The event, organised by the sport's new owners Liberty Media, was the first time Formula One cars had driven in London since 2004.
The 32-year-old skipped the auto run at Whitehall to holiday with friends in Greece, saying it is more important he's fully relaxed ahead of this weekend's crucial race.
The British Racing Drivers Club, Silverstone's owner, signed its 17-year contract out of desperation after briefly losing the race to Donnington Park, which hit financial troubled before it had the chance to run its first grand prix.
"Everyone has the right to make decisions for themselves, and for me I felt with the intensity of the season so far that I needed to prepare the best way I could for the battle this weekend".
"That is where I feel I like to put my energy mostly. But I fly a lot longer than that for trips and I usually arrive feeling pretty good".
But yesterday at Silverstone Hamilton did not seem keen to limit the fall-out of his no-show and stuck to his guns that taking a break was created to give him the best preparation for a race that means so much to him.
"I've tried to prepare the best that I can by being very relaxed over the past few days", Hamilton said.
"You've got the championship which is the most important thing, but a very close second, if not tied, is the British Grand Prix".More news: Trillion-ton iceberg breaks off Antarctica
"Our focus is still to preserve the British Grand Prix".
"I think I do try to connect with the fans and I try to engage as much as I can", Hamilton added.
An interview published on the morning of the F1 Live show was drowning in irony, as Hamilton claimed: "I wish there was more time to see the fans".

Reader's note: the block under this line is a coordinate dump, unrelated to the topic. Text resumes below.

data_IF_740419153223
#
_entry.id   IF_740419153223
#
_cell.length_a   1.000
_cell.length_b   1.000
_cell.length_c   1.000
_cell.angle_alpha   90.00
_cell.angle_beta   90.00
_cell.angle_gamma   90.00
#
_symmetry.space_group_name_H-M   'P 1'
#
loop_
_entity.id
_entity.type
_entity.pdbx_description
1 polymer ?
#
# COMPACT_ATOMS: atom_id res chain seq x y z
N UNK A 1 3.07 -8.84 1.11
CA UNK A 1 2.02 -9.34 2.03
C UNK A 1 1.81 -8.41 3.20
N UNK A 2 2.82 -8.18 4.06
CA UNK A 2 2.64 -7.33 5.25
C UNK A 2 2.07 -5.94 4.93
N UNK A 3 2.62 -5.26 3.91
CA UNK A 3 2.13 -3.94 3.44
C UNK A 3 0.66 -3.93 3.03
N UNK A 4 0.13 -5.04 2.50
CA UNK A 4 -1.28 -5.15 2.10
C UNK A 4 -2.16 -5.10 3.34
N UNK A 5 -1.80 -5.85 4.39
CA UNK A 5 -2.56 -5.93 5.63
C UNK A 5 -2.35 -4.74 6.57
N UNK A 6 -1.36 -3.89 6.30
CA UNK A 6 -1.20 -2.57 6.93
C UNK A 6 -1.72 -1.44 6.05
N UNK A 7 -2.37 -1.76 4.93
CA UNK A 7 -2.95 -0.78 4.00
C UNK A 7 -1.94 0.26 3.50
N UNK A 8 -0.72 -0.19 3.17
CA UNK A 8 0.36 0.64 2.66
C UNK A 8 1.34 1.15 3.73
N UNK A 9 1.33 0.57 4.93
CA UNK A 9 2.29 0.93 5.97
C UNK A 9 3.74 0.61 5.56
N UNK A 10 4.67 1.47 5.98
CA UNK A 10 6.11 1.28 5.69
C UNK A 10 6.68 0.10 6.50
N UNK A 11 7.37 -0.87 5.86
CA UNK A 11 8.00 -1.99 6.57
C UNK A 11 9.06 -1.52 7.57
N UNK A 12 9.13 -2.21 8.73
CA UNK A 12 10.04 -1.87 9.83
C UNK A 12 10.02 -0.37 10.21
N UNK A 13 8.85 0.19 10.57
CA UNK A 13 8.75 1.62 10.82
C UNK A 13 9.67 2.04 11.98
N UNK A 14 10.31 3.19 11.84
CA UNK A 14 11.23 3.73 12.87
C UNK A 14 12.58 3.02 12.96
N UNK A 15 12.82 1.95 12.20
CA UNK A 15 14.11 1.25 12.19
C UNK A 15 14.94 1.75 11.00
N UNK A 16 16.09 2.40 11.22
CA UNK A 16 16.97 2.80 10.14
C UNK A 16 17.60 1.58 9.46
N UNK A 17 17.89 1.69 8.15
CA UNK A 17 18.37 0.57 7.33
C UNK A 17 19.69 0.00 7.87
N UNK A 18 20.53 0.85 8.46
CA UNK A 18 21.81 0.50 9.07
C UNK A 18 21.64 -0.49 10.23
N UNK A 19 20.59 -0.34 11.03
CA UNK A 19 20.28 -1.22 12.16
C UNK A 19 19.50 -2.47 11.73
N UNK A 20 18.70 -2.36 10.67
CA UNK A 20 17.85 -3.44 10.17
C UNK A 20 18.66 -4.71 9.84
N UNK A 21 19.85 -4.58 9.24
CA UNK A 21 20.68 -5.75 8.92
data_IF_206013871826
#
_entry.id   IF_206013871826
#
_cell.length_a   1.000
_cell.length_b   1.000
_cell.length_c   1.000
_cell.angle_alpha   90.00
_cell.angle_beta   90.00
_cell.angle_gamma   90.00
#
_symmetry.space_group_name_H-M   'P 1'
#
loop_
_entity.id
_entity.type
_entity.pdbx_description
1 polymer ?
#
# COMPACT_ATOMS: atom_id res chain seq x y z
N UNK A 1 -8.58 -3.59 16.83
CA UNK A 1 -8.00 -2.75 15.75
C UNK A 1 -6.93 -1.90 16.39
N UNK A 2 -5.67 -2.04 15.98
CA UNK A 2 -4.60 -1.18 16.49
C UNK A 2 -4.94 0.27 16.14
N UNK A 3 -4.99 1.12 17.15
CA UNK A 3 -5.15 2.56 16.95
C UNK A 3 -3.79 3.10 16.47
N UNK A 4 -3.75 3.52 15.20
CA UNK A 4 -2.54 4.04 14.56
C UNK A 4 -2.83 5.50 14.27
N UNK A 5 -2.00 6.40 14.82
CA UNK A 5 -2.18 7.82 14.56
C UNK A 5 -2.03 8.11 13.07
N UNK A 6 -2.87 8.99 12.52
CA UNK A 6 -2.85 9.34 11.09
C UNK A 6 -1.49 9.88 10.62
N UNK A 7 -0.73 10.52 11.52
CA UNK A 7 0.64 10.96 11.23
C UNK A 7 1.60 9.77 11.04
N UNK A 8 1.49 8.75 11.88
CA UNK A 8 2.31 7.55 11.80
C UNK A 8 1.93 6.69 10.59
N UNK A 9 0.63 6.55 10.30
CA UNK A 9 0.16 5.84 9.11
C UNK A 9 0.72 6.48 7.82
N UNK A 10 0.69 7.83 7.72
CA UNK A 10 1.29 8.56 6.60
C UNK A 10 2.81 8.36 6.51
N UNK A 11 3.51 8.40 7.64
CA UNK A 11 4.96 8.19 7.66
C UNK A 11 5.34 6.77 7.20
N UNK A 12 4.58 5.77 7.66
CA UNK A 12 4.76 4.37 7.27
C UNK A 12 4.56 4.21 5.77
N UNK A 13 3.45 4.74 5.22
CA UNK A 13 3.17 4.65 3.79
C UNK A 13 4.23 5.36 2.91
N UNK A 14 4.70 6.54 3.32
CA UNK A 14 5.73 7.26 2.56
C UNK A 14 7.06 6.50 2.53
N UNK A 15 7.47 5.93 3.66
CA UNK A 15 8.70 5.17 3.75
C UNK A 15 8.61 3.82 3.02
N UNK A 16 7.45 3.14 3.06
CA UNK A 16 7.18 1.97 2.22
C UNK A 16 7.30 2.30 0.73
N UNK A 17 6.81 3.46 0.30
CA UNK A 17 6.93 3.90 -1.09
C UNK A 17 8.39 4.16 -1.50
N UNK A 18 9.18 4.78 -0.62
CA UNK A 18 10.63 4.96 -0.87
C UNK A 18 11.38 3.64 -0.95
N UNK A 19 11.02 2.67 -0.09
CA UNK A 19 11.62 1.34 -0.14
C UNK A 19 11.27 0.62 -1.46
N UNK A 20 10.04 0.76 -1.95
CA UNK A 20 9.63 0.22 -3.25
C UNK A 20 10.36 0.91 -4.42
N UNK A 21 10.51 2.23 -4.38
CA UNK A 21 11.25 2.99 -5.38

The popularity and reputation of the championship-leading Vettel, of Ferrari, has been severely tarnished in recent weeks while Hamilton has suffered a sequence of misfortunes to slip 20 points adrift. If F1 organised such an important event for the fans like that in Brazil and I'm not there in Sao Paolo or any important town, I can not do that, that's the way I am.
Lewis Hamilton will head into his home race at Silverstone amid a cloud of local booing.
"Ultimately we have decisions to make and you have to stand firm with the decisions you make and feel proud of the decisions you make", he insisted. I'm reassured we can make everyone safe in London and we're going to make sure events are successful.
London mayor Sadiq Khan says he is keen to listen to plans about the potentially holding the British Grand Prix in the capital. They always have. Outside of the sport I do things that people don't comment on - like visits to young kids in hospitals who can't come to Grand Prix.
"I hope we will have more luck at our home race than we did last weekend in Austria".